Managing scarcity can be very time consuming.
Ontario has been wrestling with rules around managing the shortage of long-term care beds, trying to find ways to meet sometimes contradictory objectives of freeing up hospital beds, reuniting spouses, accommodating veterans, prioritizing crisis placements and placing people on the wait list based on their assessment scores.
While the province is not shy about sharing their success in having recently reduced such waits, the Auditor General of Ontario (AG) is clear about the reason why – new criteria for admission is excluding between seven and 12 per cent of nursing home applicants. Unless the province is planning on continually tightening eligibility, the short-term wait list reduction is likely a one-time event.
The average length of stay in a long-term care home is about three years – that means about 25,000 of 76,000 beds become available each year. 32,000 people are on wait lists for their preferred nursing home. 40 per cent of those on that list are already in a long-term care bed but are still waiting to get into the home of their choice. According to the 2012 Auditor’s report, about 15 per cent die waiting to get into a home at all.
If you are a crisis client, the median wait time from assessment to admission is 94 days – or about three months. Moderate needs clients are waiting between 10-14 months, and most others are left waiting for years. A little better than one in three are getting initially placed in the home of their choice. Most would find this to be an unacceptable state of affairs.
A growing elderly population is pushing demand but the McGuinty government has stubbornly resisted adding beds – the supply of beds has only increased by three per cent between 2005-2012 while wait lists have increased by almost 85 per cent. Further almost half the beds are in older homes to be upgraded over the next decade. Few want to be housed in older homes where standard accommodation includes four residents to a room.
Much has already been made of the disconnect between privately run homes that are permitted to designate as many as 60 per cent of beds as preferred accommodation (which are presumably more profitable to the owners) when 60 per cent of demand is for standard (and government subsidized) accommodation. That dynamic suggests better off seniors can get into a home much faster than those without financial means.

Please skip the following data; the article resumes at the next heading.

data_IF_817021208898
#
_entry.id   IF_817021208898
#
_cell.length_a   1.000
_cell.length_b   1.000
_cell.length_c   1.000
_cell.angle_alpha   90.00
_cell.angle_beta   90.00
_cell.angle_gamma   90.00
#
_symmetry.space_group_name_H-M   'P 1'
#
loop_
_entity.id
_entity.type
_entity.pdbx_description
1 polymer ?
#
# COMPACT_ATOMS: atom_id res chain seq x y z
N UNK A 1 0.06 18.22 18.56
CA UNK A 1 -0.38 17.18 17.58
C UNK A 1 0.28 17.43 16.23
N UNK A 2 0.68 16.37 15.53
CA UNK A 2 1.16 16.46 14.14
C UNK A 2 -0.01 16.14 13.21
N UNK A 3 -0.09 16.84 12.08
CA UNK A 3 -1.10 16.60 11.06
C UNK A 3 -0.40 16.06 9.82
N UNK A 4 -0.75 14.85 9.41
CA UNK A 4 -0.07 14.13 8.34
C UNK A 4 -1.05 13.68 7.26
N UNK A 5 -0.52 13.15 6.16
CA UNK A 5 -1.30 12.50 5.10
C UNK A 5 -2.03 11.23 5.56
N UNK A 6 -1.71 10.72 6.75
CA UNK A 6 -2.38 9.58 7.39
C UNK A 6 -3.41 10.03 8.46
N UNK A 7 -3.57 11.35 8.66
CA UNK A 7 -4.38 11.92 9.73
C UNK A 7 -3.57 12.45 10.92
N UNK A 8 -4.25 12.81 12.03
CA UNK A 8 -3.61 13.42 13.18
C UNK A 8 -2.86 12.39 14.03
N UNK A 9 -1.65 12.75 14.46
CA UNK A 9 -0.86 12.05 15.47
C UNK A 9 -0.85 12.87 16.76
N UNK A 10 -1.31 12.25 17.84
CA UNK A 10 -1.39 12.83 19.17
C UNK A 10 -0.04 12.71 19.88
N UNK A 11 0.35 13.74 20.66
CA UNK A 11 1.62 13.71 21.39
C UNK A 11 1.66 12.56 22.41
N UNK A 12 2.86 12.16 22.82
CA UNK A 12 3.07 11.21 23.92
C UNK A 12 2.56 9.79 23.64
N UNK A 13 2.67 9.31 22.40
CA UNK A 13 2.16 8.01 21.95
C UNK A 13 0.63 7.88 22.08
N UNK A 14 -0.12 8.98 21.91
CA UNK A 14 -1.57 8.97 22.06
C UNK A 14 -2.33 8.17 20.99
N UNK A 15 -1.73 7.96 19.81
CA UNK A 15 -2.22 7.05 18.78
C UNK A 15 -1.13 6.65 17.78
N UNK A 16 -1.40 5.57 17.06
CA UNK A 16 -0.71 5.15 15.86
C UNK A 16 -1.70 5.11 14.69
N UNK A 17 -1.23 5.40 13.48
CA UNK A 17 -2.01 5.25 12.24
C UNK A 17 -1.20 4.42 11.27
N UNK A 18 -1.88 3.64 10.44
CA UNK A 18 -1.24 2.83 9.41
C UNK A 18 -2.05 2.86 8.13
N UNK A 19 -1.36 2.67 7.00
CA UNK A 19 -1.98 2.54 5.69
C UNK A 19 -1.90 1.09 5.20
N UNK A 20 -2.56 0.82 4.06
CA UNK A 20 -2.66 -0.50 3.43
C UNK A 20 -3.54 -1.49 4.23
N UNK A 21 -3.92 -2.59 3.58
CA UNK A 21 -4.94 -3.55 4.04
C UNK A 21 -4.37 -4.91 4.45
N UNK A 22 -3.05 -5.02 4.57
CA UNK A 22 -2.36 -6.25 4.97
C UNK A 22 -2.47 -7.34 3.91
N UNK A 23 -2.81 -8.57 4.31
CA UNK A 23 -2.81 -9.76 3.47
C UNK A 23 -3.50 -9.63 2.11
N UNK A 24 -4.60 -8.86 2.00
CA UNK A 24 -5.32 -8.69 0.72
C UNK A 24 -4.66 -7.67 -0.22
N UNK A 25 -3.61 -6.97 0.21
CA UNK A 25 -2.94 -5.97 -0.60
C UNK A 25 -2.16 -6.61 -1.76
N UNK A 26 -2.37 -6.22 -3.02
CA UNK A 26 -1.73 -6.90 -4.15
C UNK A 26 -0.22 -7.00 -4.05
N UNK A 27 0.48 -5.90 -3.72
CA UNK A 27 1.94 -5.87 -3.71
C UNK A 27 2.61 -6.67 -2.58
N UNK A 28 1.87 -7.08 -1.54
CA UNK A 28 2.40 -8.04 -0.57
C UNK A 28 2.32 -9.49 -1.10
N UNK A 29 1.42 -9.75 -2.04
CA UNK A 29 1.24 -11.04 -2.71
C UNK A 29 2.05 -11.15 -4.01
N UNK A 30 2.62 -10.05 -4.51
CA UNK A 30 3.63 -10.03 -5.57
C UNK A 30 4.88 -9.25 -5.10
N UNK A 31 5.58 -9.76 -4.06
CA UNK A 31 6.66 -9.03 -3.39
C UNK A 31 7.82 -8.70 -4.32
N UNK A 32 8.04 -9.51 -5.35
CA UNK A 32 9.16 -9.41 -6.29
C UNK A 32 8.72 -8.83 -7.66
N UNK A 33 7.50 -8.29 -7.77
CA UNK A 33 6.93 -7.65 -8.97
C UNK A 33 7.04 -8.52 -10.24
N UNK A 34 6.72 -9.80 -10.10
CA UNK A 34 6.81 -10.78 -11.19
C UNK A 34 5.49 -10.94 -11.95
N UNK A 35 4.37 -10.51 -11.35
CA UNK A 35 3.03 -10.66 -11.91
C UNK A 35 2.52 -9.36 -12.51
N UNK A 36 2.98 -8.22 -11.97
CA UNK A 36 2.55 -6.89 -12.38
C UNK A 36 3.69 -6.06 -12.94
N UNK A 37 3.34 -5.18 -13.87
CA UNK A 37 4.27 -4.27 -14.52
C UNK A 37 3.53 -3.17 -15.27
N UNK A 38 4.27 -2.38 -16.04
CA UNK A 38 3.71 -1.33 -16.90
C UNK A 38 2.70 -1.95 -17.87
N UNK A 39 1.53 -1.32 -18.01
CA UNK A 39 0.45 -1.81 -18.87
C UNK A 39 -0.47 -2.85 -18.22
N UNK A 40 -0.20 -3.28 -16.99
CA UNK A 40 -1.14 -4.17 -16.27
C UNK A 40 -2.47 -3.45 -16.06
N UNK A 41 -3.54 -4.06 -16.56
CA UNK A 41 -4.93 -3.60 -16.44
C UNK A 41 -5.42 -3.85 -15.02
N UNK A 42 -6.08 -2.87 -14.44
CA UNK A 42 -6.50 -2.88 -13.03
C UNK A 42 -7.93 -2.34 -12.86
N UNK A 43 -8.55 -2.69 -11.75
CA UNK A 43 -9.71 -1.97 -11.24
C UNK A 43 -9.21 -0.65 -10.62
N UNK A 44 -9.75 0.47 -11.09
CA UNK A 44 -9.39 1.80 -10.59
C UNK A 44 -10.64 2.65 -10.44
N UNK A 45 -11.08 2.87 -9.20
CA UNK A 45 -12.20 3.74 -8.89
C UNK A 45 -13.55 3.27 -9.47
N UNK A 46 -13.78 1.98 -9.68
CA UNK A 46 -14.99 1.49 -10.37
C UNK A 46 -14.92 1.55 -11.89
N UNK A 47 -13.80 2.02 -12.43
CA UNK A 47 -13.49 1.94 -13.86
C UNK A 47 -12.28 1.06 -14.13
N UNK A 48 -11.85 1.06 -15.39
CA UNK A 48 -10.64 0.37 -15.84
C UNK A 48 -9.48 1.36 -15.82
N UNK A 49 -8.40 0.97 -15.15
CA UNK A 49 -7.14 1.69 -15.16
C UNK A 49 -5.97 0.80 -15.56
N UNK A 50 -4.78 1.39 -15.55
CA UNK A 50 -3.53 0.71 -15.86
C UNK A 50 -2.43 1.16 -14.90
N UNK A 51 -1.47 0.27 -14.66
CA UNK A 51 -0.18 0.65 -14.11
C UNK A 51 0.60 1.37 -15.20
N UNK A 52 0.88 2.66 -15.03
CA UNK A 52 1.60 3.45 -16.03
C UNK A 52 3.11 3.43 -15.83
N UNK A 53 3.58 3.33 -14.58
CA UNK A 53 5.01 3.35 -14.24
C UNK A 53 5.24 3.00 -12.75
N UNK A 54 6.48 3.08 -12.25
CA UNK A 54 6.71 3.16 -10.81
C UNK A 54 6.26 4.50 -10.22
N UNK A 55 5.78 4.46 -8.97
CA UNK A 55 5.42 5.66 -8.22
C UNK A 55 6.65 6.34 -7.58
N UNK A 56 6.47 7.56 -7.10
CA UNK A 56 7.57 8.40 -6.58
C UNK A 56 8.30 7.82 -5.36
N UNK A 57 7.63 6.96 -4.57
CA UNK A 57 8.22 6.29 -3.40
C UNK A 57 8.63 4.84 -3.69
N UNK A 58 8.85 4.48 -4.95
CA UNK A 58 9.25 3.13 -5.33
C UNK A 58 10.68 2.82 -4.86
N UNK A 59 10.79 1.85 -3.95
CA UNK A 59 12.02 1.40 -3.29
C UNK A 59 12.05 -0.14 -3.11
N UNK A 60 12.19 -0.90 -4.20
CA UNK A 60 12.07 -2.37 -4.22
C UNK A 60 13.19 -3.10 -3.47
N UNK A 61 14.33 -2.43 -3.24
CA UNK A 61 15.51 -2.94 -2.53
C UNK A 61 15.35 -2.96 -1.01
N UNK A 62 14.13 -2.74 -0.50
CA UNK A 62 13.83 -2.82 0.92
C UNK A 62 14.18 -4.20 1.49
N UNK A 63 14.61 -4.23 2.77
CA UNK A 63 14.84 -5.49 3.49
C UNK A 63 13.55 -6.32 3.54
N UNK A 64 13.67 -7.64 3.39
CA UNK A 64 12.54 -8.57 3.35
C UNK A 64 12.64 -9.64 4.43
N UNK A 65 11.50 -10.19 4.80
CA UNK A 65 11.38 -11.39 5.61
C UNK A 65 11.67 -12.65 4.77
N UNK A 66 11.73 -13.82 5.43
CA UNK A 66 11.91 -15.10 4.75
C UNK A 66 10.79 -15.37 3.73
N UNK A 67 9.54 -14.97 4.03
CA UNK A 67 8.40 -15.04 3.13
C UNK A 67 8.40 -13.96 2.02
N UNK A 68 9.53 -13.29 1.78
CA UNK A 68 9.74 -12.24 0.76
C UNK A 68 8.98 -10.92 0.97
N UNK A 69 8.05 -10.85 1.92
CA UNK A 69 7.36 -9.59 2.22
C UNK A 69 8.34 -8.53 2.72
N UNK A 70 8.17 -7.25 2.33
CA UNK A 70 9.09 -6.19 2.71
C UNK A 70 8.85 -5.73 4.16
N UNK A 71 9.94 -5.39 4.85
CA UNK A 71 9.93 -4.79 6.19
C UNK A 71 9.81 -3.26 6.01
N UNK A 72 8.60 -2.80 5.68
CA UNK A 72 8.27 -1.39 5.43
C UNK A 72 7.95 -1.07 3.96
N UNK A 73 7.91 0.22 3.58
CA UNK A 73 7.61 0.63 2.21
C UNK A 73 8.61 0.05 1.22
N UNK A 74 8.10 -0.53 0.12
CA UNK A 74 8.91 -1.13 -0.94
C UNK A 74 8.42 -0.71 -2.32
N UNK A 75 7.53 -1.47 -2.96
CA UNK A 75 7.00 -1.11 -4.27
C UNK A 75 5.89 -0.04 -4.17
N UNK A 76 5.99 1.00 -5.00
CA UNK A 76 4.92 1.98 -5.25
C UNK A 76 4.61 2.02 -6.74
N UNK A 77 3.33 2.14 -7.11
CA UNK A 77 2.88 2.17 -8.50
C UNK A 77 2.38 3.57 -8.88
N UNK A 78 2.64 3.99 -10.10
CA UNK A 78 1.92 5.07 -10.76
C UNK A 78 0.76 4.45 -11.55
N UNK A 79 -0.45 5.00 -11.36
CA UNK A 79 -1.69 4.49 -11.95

Long term care beds were once considered a more affordable alternative to hospitals. Now the province is looking to other community options to reduce the public cost of long-term care. You have to wonder whether the province plans to find a cheaper alternative to home care once a significant percentage of seniors end up there. We fear that alternative will be no care.
The AG notes there is some room to maneuver but it’s limited. Health Quality Ontario reports that in 2010/11 about 20 per cent of long term care residents could have stayed in their homes or be placed elsewhere in the community. It is likely that as new residents come into the system at higher levels of acuity (due to new admissions criteria) that this number will be further reduced. Of course the province will have to do better in providing community supports to ensure these clients aren’t left home alone.
The auditor also notes wait lists could be reduced by checking in with residents who are not in their first-choice of home. Some, having established relationships within the home they have been assigned, decide to stay where they are rather than undertake another disruptive move.
We are also wondering how staff are coping as the province drives acuity upwards with little funding to reflect the increased workload demand. For residents this could be a critical quality issue.
As ambitious as the Ministry has been about providing community alternatives, clearly the deplorable wait lists demonstrate that it has not been nearly enough. Further, the AG notes that between 2012 and 2021 the number of Ontario seniors aged 75 and older will increase by 30 per cent. And if that’s not enough of a warning, the demographic bulge known as the baby boom will start to turn 75 in 2021, which is when the real fun begins.
As much as Deb Matthews dreams of never having to build another nursing home, reality is already crashing in.
In 10 years that reality could become unbearable.